Australia’s first Robotics and Computer Vision Roadmap is a ground-breaking document that provides industry and government with a valuable insight into Australia’s robotics sector.
Launched in 2018, the Roadmap is designed to inform policy and guide future research directions. It also assists with the development of new robotic and vision technologies required to support Australian industry in the future.
Led by the Australian Centre for Robotic Vision – with additional backing from Queensland University of Technology and Advance Queensland – the roadmap’s organisers aim to emulate the success of similar initiatives in the US and Europe.
The architect and driving force behind the document, Dr Sue Keay has announced plans to publish an updated version, incorporating latest research and new technologies.
Dr Keay is now mustering some of Australia’s sharpest minds in industry and robotics to take part in a series of workshops to be held across the nation.
The outcomes of those workshops will assist researchers in completing the revised Roadmap.
Dr Keay, who now holds the position of Research Director – Cyber Physical Systems at CSIRO’s Data61 says the main priority is to increase the visibility of robotics in Australia.
“Unfortunately, few people are aware that Australia is good at developing robotics technologies,” she says. “That’s one of the main reasons robotics is often overlooked as a potential career choice.”
Call for contributions
Dr Keay says greater industry awareness will help to reverse the current trend of skilled researchers leaving Australia to take up positions in IT hubs overseas, such as Silicon Valley in the US.
“Hopefully, the new Roadmap will identify where we (Australia) need to be in five, 10 or 15 years time,” she says.
A workshop has been scheduled in Perth later this month and will be rolled out in key locations up until the end of May.
Input is being sought from companies in each location from various sectors – including resources, environment, manufacturing, services, healthcare and defence.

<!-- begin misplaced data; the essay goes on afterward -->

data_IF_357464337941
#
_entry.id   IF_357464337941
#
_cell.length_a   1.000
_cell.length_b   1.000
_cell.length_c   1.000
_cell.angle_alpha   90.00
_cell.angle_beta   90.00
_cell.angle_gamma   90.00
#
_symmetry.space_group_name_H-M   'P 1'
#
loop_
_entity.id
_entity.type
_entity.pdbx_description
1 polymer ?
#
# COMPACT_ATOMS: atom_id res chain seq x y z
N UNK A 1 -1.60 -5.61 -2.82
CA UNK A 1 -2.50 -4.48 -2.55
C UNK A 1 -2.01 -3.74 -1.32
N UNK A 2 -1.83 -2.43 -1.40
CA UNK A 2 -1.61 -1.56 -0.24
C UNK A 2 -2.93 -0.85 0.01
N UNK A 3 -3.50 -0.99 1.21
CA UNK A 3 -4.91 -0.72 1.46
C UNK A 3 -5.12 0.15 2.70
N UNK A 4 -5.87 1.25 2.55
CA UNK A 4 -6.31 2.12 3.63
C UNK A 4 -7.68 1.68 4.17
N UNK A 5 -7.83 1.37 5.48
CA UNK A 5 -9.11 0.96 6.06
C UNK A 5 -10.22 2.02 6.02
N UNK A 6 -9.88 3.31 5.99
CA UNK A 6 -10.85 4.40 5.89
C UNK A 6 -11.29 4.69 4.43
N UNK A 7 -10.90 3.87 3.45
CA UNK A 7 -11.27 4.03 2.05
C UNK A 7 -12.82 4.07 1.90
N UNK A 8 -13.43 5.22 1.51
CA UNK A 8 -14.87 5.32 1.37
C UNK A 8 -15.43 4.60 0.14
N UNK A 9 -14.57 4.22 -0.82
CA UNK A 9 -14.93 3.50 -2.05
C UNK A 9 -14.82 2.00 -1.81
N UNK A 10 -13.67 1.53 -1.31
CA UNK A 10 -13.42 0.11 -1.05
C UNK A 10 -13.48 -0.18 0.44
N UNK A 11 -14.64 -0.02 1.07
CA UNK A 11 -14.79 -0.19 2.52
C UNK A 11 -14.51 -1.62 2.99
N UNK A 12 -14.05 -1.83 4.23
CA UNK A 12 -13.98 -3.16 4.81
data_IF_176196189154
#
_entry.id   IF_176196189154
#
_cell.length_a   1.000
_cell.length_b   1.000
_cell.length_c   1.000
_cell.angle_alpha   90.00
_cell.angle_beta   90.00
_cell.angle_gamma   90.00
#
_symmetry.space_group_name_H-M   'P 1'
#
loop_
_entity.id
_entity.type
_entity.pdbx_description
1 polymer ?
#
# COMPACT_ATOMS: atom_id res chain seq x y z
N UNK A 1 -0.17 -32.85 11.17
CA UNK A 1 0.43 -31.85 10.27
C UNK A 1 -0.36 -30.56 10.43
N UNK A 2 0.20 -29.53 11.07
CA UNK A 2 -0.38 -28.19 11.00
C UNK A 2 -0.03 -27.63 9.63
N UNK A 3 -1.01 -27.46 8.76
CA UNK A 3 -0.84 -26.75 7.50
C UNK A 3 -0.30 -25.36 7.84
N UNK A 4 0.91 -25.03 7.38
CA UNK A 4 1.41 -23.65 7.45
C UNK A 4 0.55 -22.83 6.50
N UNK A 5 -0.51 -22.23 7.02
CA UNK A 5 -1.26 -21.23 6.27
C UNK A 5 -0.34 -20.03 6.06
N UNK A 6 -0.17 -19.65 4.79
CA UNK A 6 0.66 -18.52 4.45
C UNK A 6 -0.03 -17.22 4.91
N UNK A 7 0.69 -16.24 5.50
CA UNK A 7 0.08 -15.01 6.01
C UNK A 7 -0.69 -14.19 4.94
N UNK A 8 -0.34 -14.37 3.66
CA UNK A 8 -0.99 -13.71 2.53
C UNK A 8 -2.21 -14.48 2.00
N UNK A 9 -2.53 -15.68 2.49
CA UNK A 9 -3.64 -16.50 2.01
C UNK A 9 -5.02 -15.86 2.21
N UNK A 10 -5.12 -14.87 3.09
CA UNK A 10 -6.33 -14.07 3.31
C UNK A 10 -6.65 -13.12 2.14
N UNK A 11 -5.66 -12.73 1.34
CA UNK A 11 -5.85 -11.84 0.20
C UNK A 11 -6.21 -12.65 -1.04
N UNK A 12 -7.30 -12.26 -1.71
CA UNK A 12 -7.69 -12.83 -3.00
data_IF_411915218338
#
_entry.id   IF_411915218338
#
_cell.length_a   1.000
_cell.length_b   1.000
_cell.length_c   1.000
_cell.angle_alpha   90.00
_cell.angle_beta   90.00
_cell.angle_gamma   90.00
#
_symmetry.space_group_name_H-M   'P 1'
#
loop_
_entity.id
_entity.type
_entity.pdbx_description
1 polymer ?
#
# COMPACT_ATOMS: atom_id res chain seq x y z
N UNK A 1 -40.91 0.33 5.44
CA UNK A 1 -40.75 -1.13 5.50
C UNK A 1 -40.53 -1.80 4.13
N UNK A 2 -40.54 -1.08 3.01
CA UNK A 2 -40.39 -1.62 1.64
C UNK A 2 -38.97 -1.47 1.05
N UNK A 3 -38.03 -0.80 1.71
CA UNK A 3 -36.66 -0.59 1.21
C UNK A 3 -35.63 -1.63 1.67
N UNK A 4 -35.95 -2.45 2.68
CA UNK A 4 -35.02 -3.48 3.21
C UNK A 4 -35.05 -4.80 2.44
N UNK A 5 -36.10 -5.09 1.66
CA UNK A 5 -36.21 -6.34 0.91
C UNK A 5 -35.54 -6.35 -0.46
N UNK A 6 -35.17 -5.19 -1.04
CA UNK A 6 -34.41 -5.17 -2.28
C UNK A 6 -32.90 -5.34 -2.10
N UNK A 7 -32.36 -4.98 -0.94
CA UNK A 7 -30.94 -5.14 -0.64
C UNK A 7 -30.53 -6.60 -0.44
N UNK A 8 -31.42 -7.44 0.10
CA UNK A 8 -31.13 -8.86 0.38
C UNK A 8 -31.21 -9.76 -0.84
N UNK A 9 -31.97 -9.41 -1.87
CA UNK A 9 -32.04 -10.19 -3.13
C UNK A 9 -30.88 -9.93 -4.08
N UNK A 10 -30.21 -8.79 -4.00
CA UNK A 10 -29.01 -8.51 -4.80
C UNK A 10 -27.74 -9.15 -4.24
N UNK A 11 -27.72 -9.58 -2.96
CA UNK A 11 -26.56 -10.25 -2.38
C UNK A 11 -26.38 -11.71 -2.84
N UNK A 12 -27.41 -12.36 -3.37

Challenges and benefits
Dr Keay says in the past, little was known about Australia’s robotics and computer vision industries and companies in this vital sector.
“As these, and related technologies mature, it is critical to understand and plan for the impact, challenges and the benefits they pose to our nation,” she says.
The second edition, which is expected to be completed early next year, will contain many new elements, including an expanded section on self-driving vehicles, says Dr Keay.
“While Australia no longer has an automobile industry, we must have technologies for next generation vehicles (such as LiDAR detection systems) that can fit into the global supply chain,” she says.
Dr Keay has released a draft timetable of workshops planned so far.
Co-chairs: Paul Lucey, Lauren Stafford, Lina Velosa
Perth, February 25
Co-chairs: Phil Crothers, Saeid Nahavandi, Dana Kulic
Melbourne, March 10
Co-chairs: Ajay Pandey, Dimity Dornan, Robyn Stokes, Denny Oetomo, Olivier Salvado, Leonie Mulheran
Brisbane, March 12
Services (inc. Construction)
Co-chairs: Nathan Kirchner, Nicci Roussow
Sydney, April 2
Co-chairs: Jason Scholz, Michael Gan (Air Force), Robin Smith (Army), Paul Hornsby (Navy), Dr Marcus Hellyer. Senior Analyst. Australian Strategic Policy Institute
Canberra, April 23
Co-chairs: Sarath Kapugoda, Nathan Kirchner + Tirtha
Sydney, April 30
Co-chairs: Elliot Duff/Peyman Moghadam, Stefan Williams, Chris Lehnert + Peter Brett
Brisbane, May 7
Co-chairs: Ross Dungavell, Jonathon Ralston, Mark (Head of Robotics Woodside, ASA)
Adelaide, May 14
Co-chairs: Jackie French TAFE Qld, Preethi CQU, William Pagnon (Freelance Robotics)
Brisbane, May 29 (TBA)
For more details on the Perth workshop or to book a seat click here.
To participate or learn more about other workshops contact Dr Sue Keay: Sue.Keay@data61.csiro.au/